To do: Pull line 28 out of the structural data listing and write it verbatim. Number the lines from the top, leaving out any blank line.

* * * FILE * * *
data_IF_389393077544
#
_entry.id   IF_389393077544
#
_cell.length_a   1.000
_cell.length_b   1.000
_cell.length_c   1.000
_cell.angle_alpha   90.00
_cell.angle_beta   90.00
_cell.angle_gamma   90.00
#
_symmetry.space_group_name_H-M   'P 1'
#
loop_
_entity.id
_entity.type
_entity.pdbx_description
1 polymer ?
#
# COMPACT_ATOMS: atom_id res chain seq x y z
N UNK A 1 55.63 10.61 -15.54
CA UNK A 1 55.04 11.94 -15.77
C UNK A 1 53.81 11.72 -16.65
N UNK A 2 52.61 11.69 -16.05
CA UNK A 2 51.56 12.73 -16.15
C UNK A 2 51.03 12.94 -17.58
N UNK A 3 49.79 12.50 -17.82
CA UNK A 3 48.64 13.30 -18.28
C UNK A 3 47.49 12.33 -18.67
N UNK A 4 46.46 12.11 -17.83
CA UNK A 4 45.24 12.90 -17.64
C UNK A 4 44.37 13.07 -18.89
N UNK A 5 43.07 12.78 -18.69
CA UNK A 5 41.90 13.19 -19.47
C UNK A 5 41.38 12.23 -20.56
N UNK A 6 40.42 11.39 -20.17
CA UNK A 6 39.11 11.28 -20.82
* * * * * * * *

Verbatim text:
CA UNK A 3 48.64 13.30 -18.28